Olson has also put her archives on film, splicing together original Hollywood trailers for gay-themed movies for screening at film festivals. Her trailer programs (including Homo Promo, Jodie Promo, Trailer Camp, Afro Promo, and Trailers Schmailers) function as queer film samplers, or, as Susan Sontag has described them, "cinematic Cliffs Notes on camp." Olson also directs and produces films, from her own critically acclaimed five-minute Blue Diary (1998), to Pratibha Parmar's short documentary, Jodie, an Icon.
Moreover, as a "freelance curator," Olson locates archival footage and film prints for filmmakers; her clients have included Spike Lee, Su Friedrich (The Lesbian Avengers Eat Fire, Too), and William Jones (Massillon). Renown notwithstanding--Olson informally helps coordinate 120 festivals around the world--she remains true to her school, as she continues to co-program the festival here, along with organizer Bob Strong. "I want to do what I can to help bring films to my hometown," Olson says of her continuing role in the festival she founded. With an eye on the perennial paucity of lesbian fare on the festival's programs, Olson works to ensure the inclusion of films by and about lesbians. "We definitely have had a lot of back-and-forth communication about what's going on with lesbian programming, she says, recommending Monika Treut's Gendernauts and Lukas Moodysson's Show Me Love in this year's program.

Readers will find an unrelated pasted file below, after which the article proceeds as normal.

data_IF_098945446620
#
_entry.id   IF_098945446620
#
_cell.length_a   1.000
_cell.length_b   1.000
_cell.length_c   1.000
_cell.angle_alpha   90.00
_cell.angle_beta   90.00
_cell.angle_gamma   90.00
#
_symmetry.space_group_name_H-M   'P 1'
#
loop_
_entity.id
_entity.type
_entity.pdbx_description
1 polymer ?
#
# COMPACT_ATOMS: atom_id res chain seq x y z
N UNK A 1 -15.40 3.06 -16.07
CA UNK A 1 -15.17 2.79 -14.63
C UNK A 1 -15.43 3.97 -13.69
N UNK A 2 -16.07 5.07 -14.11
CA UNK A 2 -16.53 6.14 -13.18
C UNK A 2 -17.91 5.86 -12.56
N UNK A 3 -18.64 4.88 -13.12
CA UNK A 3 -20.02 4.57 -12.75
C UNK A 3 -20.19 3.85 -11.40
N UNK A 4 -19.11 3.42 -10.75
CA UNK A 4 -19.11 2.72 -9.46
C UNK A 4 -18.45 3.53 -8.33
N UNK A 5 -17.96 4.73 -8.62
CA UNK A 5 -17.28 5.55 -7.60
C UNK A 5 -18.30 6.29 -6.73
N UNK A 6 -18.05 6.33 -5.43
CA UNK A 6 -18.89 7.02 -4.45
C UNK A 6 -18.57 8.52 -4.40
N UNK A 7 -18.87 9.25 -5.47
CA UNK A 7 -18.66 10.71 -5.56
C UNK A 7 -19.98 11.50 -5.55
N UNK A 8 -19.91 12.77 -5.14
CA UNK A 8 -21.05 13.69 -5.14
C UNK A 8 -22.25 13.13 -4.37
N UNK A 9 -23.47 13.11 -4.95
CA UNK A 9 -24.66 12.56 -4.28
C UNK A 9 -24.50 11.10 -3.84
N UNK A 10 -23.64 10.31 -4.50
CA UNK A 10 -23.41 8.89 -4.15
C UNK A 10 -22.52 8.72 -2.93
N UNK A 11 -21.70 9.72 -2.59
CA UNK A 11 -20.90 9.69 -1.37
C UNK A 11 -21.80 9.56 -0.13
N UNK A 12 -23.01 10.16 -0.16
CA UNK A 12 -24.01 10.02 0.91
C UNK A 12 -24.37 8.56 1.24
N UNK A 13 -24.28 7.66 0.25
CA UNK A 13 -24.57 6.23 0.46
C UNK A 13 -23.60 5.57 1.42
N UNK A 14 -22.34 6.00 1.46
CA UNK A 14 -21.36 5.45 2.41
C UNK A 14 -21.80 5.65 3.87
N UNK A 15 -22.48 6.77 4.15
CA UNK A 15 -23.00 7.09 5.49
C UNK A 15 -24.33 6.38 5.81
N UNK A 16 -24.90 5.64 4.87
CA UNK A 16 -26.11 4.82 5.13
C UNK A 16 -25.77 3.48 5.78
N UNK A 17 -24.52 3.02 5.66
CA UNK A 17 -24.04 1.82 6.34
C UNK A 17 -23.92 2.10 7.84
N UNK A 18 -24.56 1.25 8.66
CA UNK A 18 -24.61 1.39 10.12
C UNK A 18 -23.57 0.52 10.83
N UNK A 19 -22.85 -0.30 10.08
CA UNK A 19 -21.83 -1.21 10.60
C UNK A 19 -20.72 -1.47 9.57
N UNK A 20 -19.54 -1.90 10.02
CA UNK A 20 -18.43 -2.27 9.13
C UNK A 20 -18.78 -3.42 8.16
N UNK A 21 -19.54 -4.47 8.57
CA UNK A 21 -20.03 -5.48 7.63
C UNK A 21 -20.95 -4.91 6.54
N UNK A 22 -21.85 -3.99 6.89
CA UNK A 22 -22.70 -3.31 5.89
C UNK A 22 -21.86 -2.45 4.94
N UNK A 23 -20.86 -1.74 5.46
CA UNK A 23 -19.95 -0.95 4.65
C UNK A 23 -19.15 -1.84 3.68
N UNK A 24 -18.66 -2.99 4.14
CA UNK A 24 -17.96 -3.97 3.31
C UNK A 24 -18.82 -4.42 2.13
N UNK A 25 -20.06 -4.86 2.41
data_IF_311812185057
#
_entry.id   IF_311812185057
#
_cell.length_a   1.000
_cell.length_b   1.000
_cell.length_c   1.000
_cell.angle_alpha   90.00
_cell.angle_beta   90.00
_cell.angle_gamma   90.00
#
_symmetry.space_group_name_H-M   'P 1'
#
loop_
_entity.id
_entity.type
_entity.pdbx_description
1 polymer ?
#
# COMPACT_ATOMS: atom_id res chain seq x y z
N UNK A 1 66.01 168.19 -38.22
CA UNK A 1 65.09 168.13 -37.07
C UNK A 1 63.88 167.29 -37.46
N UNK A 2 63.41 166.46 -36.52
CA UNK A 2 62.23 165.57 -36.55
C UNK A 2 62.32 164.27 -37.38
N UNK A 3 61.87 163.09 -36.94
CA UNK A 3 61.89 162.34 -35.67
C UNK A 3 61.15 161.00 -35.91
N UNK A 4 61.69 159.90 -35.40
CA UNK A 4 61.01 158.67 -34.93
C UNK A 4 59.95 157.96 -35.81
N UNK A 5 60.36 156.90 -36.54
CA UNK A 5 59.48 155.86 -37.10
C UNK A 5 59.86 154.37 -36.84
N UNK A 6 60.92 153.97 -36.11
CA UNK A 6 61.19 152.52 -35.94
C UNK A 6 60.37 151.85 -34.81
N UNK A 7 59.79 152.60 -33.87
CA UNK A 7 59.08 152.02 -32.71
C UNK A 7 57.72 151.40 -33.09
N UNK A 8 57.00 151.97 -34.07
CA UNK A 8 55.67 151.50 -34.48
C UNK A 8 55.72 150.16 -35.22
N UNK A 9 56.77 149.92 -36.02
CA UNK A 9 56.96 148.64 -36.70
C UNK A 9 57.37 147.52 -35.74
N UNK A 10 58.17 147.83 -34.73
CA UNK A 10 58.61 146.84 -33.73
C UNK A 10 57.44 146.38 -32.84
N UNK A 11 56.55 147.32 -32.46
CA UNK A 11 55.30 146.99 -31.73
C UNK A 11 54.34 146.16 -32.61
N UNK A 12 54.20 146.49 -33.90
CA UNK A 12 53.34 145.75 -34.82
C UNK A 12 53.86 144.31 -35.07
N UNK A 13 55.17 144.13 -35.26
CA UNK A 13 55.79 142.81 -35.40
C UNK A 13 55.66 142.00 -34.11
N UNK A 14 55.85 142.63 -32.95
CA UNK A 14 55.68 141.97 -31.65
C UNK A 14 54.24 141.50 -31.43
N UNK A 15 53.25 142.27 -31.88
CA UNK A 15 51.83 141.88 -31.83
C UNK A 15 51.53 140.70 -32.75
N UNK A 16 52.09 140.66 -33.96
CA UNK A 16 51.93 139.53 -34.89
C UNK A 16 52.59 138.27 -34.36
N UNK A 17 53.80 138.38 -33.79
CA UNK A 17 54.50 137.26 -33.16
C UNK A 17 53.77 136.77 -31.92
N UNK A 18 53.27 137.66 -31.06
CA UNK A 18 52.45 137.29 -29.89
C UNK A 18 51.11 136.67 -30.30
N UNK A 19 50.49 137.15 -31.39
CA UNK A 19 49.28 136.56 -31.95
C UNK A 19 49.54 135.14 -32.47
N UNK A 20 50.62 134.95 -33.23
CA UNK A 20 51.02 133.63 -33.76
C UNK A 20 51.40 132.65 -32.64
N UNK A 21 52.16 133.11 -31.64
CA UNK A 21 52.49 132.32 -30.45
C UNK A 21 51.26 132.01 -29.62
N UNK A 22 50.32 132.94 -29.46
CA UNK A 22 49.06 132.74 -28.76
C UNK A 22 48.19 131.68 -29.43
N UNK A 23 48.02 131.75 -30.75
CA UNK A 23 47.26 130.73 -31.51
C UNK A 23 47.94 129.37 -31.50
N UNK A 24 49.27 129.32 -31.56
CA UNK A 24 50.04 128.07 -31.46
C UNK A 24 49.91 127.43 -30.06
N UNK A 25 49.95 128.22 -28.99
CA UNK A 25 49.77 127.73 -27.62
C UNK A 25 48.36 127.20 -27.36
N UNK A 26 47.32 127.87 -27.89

"There may be an abundance of gay characters floating around on various screens these days," Vito Russo wrote in 1985, "but plus ça change... Gay visibility has never really been an issue in the movies. Gays have always been visible. It's how they have been visible that's [at issue]."